Hamlet* by William Shakespeare § 1.4

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ACT I
SCENE IV. The platform.
[Enter HAMLET, HORATIO, and MARCELLUS]
HAMLET.
790 The air bites shrewdly; it is very cold.
HORATIO.
It is a nipping and an eager air.
HAMLET.
What hour now?
795 HORATIO.
I think it lacks of twelve.
HAMLET.
No, it is struck.
HORATIO.
800 Indeed? I heard it not: then it draws near the season
Wherein the spirit held his wont to walk.
[A flourish of trumpets, and ordnance shot off, within]
What does this mean, my lord?
HAMLET.
805 The king doth wake to-night and takes his rouse,
Keeps wassail, and the swaggering up-spring reels;
And, as he drains his draughts of Rhenish down,
The kettle-drum and trumpet thus bray out
The triumph of his pledge.
810 HORATIO.
Is it a custom?
HAMLET.
Ay, marry, is't:
But to my mind, though I am native here
815 And to the manner born, it is a custom
More honour'd in the breach than the observance.
This heavy-headed revel east and west
Makes us traduced and tax'd of other nations:
They clepe us drunkards, and with swinish phrase
820 Soil our addition; and indeed it takes
From our achievements, though perform'd at height,
The pith and marrow of our attribute.
So, oft it chances in particular men,
That for some vicious mole of nature in them,
825 As, in their birth--wherein they are not guilty,
Since nature cannot choose his origin--
By the o'ergrowth of some complexion,
Oft breaking down the pales and forts of reason,
Or by some habit that too much o'er-leavens
830 The form of plausive manners, that these men,
Carrying, I say, the stamp of one defect,
Being nature's livery, or fortune's star,--
Their virtues else--be they as pure as grace,
As infinite as man may undergo--
835 Shall in the general censure take corruption
From that particular fault: the dram of eale
Doth all the noble substance of a doubt
To his own scandal.
HORATIO.
840 Look, my lord, it comes!
[Enter Ghost]
HAMLET.
Angels and ministers of grace defend us!
Be thou a spirit of health or goblin damn'd,
845 Bring with thee airs from heaven or blasts from hell,
Be thy intents wicked or charitable,
Thou comest in such a questionable shape
That I will speak to thee: I'll call thee Hamlet,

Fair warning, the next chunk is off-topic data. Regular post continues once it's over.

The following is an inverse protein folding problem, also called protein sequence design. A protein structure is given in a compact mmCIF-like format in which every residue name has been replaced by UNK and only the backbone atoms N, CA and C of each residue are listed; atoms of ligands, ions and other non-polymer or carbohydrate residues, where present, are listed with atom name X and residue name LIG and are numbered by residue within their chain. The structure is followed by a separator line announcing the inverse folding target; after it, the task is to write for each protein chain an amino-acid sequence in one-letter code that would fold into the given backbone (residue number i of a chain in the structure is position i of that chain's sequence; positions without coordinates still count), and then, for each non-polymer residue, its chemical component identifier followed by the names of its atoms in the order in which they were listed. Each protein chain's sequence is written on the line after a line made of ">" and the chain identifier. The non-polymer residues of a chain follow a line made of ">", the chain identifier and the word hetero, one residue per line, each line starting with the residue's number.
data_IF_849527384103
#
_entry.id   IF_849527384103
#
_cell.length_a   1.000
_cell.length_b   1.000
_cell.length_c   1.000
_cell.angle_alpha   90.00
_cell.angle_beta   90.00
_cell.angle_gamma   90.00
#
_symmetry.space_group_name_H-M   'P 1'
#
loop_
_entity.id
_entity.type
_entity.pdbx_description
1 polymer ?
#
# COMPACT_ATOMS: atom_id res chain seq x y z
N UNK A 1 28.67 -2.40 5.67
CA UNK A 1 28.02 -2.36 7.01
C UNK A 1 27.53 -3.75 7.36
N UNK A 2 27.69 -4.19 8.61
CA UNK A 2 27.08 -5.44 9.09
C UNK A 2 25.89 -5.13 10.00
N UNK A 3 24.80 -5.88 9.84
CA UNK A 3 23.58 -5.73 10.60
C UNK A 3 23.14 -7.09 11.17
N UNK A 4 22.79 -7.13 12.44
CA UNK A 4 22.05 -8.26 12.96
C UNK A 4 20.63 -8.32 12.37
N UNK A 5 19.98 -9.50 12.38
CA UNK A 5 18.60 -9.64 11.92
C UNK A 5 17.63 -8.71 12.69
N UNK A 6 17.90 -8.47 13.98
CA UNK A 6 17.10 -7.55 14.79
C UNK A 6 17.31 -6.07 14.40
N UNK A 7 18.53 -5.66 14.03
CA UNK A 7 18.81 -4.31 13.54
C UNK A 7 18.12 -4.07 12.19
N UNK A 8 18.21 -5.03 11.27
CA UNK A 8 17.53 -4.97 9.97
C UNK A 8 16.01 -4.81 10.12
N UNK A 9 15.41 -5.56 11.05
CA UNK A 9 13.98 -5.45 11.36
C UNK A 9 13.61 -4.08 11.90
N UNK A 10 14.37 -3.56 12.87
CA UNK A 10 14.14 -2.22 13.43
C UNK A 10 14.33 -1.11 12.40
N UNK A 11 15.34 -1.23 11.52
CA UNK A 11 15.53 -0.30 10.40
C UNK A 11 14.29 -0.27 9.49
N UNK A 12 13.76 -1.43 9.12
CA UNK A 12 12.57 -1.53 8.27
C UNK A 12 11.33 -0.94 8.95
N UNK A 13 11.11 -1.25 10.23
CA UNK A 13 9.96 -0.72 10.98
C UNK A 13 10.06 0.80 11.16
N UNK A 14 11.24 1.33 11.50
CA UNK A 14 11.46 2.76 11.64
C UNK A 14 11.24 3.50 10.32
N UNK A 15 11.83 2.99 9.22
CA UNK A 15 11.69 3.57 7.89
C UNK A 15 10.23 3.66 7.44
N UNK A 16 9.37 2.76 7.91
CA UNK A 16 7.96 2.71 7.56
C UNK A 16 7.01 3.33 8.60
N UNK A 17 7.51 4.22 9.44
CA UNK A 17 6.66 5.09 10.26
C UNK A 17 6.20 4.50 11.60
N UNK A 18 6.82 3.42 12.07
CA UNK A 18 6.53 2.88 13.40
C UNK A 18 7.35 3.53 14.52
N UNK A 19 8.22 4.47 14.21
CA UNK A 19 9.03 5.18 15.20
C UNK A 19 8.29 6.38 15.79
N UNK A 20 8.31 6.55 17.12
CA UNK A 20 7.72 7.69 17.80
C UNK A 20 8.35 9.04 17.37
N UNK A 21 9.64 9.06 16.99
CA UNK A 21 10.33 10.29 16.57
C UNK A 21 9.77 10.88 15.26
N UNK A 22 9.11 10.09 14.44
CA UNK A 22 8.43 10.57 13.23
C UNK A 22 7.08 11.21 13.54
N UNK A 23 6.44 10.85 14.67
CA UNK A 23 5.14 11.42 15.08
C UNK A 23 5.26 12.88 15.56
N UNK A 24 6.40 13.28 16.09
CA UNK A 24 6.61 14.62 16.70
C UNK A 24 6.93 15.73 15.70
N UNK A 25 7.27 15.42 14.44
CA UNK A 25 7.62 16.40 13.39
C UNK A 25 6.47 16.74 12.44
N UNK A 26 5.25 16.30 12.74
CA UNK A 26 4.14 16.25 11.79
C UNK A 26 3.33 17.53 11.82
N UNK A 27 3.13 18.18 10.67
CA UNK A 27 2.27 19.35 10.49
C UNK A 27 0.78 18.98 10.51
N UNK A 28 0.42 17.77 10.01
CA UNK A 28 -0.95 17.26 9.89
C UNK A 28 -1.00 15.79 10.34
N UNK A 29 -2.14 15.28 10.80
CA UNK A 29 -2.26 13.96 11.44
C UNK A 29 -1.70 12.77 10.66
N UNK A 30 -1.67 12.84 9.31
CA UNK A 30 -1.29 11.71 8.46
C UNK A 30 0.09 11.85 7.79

King, father, royal Dane: O, answer me!
850 Let me not burst in ignorance; but tell
Why thy canonized bones, hearsed in death,
Have burst their cerements; why the sepulchre,
Wherein we saw thee quietly inurn'd,
Hath oped his ponderous and marble jaws,
855 To cast thee up again. What may this mean,
That thou, dead corse, again in complete steel
Revisit'st thus the glimpses of the moon,
Making night hideous; and we fools of nature
So horridly to shake our disposition
860 With thoughts beyond the reaches of our souls?
Say, why is this? wherefore? what should we do?
[Ghost beckons HAMLET]
HORATIO.
It beckons you to go away with it,
865 As if it some impartment did desire
To you alone.
MARCELLUS.
Look, with what courteous action
It waves you to a more removed ground:
870 But do not go with it.
HORATIO.
No, by no means.
HAMLET.
It will not speak; then I will follow it.
875 HORATIO.
Do not, my lord.
HAMLET.
Why, what should be the fear?
I do not set my life in a pin's fee;
880 And for my soul, what can it do to that,
Being a thing immortal as itself?
It waves me forth again: I'll follow it.
HORATIO.
What if it tempt you toward the flood, my lord,
885 Or to the dreadful summit of the cliff
That beetles o'er his base into the sea,
And there assume some other horrible form,
Which might deprive your sovereignty of reason
And draw you into madness? think of it:
890 The very place puts toys of desperation,
Without more motive, into every brain
That looks so many fathoms to the sea
And hears it roar beneath.
HAMLET.
895 It waves me still.
Go on; I'll follow thee.
MARCELLUS.
You shall not go, my lord.
HAMLET.
900 Hold off your hands.
HORATIO.
Be ruled; you shall not go.
HAMLET.
My fate cries out,
905 And makes each petty artery in this body
As hardy as the Nemean lion's nerve.
Still am I call'd. Unhand me, gentlemen.
By heaven, I'll make a ghost of him that lets me!
I say, away! Go on; I'll follow thee.
910 [Exeunt Ghost and HAMLET]
HORATIO.
He waxes desperate with imagination.
MARCELLUS.
Let's follow; 'tis not fit thus to obey him.
915 HORATIO.
Have after. To what issue will this come?
MARCELLUS.
Something is rotten in the state of Denmark.
HORATIO.
920 Heaven will direct it.
MARCELLUS.
Nay, let's follow him.
[Exeunt]

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